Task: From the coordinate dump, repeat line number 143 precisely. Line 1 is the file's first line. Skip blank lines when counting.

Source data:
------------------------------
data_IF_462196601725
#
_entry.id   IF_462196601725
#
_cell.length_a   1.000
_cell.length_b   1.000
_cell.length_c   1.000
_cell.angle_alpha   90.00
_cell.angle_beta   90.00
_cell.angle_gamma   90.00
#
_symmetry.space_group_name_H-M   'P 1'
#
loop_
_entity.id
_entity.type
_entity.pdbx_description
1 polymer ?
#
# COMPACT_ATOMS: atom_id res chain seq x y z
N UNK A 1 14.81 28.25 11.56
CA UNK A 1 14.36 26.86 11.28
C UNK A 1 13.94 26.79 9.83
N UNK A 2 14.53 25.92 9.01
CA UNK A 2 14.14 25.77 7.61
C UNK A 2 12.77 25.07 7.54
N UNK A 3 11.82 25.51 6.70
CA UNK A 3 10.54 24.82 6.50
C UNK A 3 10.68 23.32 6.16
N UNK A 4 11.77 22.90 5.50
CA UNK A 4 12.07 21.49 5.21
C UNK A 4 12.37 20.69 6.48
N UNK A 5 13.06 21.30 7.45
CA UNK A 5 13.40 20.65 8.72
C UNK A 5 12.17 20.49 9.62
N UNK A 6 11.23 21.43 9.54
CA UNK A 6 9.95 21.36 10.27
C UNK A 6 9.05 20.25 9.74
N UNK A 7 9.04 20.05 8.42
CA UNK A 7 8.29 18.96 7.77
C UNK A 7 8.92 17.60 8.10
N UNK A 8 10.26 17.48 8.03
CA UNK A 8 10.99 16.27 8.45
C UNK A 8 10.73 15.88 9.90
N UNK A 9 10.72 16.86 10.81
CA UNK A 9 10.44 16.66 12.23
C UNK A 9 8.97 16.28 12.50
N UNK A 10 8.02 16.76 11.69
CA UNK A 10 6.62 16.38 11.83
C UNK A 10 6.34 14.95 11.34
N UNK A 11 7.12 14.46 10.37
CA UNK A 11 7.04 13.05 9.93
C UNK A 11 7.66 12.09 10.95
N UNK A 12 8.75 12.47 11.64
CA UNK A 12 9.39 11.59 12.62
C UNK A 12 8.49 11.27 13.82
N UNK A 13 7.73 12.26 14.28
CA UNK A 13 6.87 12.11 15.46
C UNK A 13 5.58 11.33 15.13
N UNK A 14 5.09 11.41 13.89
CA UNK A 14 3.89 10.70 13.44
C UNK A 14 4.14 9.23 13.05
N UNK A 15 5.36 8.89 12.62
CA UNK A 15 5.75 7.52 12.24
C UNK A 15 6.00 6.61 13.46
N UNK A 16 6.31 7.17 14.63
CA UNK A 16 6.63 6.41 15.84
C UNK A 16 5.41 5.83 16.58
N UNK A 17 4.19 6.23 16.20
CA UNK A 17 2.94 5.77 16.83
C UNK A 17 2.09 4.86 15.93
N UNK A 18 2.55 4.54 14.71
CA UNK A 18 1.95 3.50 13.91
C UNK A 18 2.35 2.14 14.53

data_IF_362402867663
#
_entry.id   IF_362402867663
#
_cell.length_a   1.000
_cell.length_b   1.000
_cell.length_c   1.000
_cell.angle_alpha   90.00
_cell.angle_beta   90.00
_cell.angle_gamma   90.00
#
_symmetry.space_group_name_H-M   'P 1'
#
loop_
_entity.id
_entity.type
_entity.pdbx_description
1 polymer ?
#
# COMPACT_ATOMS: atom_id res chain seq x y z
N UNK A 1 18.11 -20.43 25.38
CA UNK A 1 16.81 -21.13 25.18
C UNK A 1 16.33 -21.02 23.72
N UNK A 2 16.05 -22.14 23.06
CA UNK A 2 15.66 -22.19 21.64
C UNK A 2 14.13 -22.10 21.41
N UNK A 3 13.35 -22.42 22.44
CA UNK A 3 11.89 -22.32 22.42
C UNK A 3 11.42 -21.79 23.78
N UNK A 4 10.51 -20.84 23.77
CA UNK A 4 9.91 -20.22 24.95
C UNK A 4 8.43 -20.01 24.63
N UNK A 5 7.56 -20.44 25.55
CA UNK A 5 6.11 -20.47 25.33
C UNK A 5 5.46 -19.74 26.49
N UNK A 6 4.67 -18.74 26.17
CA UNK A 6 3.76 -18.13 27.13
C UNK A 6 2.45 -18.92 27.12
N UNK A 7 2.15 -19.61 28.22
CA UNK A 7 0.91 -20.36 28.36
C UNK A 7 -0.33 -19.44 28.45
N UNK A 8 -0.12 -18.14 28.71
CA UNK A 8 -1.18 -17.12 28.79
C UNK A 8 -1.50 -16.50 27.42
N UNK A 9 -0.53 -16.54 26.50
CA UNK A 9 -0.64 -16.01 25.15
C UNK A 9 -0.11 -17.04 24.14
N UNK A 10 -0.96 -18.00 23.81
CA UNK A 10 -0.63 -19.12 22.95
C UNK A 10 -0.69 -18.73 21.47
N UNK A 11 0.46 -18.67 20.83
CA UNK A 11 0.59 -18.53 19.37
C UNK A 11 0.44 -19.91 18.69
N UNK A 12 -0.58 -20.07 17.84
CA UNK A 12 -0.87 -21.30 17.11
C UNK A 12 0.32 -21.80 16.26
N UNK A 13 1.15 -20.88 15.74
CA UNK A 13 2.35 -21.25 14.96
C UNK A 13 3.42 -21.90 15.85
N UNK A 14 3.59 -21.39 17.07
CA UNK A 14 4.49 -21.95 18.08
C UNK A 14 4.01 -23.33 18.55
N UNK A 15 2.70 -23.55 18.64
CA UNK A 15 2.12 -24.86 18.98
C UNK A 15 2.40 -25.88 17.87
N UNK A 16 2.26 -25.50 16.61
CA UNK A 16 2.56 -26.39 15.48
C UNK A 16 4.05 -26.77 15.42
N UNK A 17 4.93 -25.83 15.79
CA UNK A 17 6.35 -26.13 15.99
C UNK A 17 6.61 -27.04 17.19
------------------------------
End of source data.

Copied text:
N UNK A 17 4.93 -25.83 15.79